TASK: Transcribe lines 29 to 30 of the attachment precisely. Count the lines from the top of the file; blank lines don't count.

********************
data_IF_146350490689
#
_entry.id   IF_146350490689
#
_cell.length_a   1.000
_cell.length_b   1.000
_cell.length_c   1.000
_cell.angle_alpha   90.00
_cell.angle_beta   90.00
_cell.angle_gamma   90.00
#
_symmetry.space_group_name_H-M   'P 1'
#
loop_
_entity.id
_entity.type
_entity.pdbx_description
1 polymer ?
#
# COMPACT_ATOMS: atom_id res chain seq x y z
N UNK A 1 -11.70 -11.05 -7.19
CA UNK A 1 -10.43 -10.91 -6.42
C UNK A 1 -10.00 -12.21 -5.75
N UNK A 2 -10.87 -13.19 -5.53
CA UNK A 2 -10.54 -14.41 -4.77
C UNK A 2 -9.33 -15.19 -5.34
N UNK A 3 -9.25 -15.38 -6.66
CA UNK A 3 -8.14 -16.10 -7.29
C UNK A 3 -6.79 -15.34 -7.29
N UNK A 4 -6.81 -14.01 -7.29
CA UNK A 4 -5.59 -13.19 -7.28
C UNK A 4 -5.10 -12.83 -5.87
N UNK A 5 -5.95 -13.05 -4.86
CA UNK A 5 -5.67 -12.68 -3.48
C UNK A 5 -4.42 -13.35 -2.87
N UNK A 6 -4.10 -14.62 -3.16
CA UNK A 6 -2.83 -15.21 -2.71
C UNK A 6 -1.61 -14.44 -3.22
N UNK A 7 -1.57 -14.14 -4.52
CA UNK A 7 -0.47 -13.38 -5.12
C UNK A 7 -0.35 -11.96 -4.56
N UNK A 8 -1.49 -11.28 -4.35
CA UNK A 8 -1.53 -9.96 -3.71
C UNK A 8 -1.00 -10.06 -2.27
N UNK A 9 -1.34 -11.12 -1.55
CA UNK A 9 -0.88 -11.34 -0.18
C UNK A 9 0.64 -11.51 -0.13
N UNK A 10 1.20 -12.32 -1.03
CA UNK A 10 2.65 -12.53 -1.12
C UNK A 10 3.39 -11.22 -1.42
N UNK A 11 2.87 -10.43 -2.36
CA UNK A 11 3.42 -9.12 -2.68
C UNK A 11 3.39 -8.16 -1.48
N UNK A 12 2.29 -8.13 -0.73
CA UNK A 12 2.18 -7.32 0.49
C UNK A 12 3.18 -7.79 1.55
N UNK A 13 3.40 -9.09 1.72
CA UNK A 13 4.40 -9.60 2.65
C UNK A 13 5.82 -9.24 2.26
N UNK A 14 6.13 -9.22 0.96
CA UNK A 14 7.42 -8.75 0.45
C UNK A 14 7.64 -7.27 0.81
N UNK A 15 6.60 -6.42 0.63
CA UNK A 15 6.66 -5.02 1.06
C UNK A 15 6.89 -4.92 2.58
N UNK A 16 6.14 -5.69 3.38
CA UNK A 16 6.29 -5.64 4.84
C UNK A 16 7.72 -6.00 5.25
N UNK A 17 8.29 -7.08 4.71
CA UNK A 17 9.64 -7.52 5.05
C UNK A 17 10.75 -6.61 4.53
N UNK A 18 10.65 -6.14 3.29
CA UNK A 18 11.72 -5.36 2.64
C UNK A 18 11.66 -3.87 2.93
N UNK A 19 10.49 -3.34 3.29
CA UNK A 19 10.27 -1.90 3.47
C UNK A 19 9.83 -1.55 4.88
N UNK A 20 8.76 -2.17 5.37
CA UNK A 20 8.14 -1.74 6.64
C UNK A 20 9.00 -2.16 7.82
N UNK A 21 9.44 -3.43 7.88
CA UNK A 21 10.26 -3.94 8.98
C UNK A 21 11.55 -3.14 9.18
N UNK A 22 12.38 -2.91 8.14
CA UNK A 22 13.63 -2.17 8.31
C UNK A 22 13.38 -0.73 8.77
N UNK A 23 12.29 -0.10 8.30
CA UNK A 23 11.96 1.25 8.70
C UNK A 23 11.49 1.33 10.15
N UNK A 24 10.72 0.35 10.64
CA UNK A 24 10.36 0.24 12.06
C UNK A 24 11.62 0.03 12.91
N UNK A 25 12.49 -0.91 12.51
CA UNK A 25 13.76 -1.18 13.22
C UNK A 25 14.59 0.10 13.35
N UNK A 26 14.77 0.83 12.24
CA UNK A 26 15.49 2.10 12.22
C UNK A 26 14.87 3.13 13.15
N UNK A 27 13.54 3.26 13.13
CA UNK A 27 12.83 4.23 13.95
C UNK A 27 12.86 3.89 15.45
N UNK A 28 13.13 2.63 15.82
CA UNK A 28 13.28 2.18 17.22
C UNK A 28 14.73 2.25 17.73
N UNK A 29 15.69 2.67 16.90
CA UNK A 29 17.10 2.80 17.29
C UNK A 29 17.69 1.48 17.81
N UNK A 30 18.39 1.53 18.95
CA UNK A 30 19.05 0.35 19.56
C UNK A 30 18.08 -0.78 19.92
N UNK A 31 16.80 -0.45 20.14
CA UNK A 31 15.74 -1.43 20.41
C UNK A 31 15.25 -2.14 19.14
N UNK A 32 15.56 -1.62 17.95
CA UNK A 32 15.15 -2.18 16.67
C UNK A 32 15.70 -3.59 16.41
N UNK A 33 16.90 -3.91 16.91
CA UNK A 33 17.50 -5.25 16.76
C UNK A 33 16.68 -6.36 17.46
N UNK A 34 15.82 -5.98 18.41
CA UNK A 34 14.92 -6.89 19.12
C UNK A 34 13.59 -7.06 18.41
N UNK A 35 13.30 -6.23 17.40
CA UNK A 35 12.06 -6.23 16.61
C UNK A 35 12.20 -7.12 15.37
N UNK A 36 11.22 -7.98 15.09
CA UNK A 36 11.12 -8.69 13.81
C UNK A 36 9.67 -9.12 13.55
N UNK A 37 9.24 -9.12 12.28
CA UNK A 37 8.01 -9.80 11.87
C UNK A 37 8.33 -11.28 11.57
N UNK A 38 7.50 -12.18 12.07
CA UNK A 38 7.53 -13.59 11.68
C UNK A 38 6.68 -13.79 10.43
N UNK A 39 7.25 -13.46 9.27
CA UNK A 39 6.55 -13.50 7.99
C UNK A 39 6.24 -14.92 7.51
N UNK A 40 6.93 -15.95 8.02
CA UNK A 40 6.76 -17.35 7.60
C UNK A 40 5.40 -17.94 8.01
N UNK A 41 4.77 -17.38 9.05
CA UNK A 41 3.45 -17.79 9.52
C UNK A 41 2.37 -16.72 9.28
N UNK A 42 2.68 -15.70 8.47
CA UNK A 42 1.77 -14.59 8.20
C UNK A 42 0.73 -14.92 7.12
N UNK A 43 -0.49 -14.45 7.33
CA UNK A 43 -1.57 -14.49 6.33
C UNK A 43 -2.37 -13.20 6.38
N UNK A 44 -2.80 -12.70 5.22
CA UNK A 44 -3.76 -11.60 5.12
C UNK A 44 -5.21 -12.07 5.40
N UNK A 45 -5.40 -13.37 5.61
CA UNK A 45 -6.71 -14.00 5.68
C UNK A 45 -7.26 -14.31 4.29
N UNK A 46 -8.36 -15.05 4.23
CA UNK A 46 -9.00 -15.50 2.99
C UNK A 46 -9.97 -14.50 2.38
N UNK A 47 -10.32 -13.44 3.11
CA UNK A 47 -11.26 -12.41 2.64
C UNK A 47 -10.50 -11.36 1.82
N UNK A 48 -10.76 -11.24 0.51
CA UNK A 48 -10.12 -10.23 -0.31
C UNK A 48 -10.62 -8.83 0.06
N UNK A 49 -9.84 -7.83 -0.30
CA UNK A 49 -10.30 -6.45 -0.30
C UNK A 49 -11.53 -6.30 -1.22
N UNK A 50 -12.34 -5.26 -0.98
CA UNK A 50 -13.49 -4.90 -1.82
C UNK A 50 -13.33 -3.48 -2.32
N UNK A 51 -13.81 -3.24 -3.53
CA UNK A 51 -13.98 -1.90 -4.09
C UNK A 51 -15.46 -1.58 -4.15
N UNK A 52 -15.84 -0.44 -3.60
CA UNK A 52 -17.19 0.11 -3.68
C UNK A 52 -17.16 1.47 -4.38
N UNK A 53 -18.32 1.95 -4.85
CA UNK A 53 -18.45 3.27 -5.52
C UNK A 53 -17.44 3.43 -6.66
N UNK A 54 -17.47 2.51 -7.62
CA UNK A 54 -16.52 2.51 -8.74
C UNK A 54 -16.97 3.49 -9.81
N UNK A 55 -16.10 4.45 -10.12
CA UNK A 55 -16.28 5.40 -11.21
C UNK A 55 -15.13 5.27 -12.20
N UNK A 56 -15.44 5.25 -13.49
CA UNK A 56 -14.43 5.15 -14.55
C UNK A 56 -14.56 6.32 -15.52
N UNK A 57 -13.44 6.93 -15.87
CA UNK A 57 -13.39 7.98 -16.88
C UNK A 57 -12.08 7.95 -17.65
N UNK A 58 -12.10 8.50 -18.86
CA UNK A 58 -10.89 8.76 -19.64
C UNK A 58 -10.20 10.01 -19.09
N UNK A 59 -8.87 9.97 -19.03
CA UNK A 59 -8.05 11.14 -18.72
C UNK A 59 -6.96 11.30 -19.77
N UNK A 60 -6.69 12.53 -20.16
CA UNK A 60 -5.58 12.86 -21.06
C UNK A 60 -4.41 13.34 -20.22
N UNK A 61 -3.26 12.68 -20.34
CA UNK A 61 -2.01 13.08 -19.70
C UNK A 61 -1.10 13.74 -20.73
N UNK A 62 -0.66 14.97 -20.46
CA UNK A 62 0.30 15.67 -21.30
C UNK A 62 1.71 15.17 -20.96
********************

C UNK A 3 -6.79 -15.34 -7.29
N UNK A 4 -6.81 -14.01 -7.29